The omniscient point of view:  The narrator knows everything that needs to be known about the agents and the events ; he is entirely free to move as he will in time and place, and to shift from one character to another, reporting or conceiling what he chooses of their speech and actions. He has also ¨privileged¨ access to a character´s thoughts and feelings and motives. Within this mode, the intruisive narrator is one who not only reports but freely comments on his characters, evaluating their actions and motives and expressing his views about human life in general. Historically, the third-person omniscient perspective has been the most commonly used; it is seen in countless classic novels, including works by Charles Dickens.

The main advantage of this mode is that it is eminently suited to telling huge, sweeping, epic stories, and/or complicated stories involving numerous characters. The disadvantage of this mode is the increased distance between the audience and the story, and the fact that—when used in conjunction with a sweeping, epic « cast-of-thousands » story—characterization tends to be limited, thus reducing the reader’s ability to identify with or sympathize with the characters.

The limited point of view or subjective: the narrator tells the story in the third person, but confines himself to what is experienced, thought, and felt by a single character within the story (or a very limited number of characters).  If there is just one character, it can be termed third-person limited, in which the reader is « limited » to the thoughts of some particular character (often the protagonist) as in the first-person mode, except still giving personal descriptions using « he », « she », « it », and « they », but not « I ». This is almost always the main character (e.g., Gabriel in Joyce’s The Dead, Nathaniel Hawthorne’s Young Goodman Brown, or Santiago in Hemingway’s The Old Man and the Sea).

Which character is your favourite? Ask yourself why?






MYTHS AND HEROES -Quelle problematique?


How to present the notion Myths and heroes ?

In the title Myths and heroes, we have two terms MYTHS and HEROES, so you´ll have to explain both. Both terms are intrinsically linked since a myth is a fiction or half-truth in which the hero (fictious or real) is the central character.

What you need to know to understand the notion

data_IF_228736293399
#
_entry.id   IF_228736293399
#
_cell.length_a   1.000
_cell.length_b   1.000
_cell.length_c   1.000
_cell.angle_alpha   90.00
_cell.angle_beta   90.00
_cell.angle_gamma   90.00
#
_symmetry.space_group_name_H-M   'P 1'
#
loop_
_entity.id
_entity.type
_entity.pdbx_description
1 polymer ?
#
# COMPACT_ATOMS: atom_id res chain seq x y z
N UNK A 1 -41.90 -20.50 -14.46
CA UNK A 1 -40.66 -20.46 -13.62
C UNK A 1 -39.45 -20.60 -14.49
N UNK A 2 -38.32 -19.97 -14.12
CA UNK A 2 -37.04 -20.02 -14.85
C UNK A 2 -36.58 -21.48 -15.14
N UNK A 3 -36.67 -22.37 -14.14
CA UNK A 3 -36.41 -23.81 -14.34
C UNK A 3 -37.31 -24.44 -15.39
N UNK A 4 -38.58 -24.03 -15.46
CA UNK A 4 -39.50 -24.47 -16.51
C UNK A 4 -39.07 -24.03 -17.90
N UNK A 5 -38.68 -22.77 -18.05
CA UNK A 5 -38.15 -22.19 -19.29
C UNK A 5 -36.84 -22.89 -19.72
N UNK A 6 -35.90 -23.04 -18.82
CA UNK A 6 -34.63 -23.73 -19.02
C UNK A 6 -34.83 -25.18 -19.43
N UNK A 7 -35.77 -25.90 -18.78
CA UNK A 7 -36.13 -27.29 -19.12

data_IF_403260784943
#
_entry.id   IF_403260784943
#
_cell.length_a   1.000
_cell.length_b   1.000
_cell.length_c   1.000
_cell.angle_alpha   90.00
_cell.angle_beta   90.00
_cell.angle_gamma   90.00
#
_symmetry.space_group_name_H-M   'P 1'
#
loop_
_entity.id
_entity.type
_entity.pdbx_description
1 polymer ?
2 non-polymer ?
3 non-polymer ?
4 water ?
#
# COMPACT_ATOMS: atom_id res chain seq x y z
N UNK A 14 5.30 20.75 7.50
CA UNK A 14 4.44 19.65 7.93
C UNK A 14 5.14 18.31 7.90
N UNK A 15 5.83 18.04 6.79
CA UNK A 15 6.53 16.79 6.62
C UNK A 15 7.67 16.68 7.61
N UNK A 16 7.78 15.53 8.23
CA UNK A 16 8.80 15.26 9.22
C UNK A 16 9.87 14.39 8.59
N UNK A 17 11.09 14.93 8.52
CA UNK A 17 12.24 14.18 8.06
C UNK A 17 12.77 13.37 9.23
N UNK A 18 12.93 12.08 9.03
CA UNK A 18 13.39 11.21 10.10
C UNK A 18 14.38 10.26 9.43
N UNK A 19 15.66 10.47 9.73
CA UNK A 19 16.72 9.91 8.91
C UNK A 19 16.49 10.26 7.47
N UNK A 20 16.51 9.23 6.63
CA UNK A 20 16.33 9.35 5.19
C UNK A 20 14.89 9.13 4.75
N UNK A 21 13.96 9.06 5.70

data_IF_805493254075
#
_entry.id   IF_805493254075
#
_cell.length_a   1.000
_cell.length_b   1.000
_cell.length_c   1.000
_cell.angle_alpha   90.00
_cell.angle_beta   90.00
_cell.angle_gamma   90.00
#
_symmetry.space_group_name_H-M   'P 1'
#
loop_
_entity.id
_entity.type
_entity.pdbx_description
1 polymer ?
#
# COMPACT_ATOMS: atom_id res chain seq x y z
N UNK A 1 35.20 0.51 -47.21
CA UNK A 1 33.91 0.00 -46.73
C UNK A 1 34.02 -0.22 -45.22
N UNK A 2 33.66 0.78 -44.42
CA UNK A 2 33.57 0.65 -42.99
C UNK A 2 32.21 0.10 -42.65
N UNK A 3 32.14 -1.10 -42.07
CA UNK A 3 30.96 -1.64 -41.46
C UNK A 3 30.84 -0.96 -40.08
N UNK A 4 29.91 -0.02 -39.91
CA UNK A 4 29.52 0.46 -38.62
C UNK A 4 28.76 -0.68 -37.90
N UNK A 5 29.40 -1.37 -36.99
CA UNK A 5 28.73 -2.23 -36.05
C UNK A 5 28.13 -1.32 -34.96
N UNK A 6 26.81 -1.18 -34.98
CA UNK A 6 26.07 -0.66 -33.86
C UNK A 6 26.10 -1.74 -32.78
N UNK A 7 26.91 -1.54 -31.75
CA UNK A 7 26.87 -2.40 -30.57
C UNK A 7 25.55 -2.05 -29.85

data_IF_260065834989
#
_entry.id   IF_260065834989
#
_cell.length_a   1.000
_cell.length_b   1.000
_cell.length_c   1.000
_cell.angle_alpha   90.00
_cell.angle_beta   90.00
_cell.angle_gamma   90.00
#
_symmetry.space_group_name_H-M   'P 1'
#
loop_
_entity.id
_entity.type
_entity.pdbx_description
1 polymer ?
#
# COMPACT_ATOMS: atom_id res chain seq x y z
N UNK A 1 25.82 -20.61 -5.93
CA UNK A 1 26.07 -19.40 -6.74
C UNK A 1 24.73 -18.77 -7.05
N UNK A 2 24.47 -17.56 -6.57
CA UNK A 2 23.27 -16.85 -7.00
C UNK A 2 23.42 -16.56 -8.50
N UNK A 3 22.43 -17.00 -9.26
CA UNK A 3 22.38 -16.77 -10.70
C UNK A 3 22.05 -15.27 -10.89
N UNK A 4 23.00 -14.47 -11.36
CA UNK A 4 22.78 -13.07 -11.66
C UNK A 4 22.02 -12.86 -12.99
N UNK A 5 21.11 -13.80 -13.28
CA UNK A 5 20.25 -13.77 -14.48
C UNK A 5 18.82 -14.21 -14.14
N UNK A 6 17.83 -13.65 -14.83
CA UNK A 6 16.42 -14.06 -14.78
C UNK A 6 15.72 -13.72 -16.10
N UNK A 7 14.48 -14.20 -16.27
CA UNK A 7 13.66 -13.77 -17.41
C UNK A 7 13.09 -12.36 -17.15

– The hero embodies (incarnates) universal values such as courage, honesty, justice, generosity, selflessness,  etc..

-These values are part of a country´s culture and are important for its people. (ie: the US dream)

-There are many ways of representing a myth (legends, media, cinema, statues, symbols..)

Think of the documents you have studied in class and enrich your presentation with a personal document to show your personal knowledge.

How to formulate your key question?

Problématiser, c’est se poser une question dont la réponse prête à discussion, une question à laquelle on ne peut pas répondre par oui ou par non, une question qui nous interpelle ; c’est une question qui pousse à la réflexion, qui nous invite à définir  les liens avec la notion et les documents choisis ; c’est une question qui suscite un raisonnement et ouvre sur  d’autres questions.

Therefore, your question should start with :

Why ? To what extent ? How ?

Ask yourself whether/why/how

A given person (a historical figure, a celebrity, an everyday person..) can be considered as a hero ? if not why? Does he/she is part of a myth?

 In order to find a key question (problematique) in relation to the notion of Myths and Heroes  ask yourself the following questions ?

To what extent can the characters studied in class be seen as heroes?

What values do they incarnate/embody/represent?

In which context have they emerged?

Is this the original myth or a parody, a modern interpretation?

How to illustrate the notion Myths and Heroes ?

San Francisco/ New York – How does a city become  a myth/a legend? (Also to link with Spaces and Exchanges)

Famous leaders/artists in UK/US: –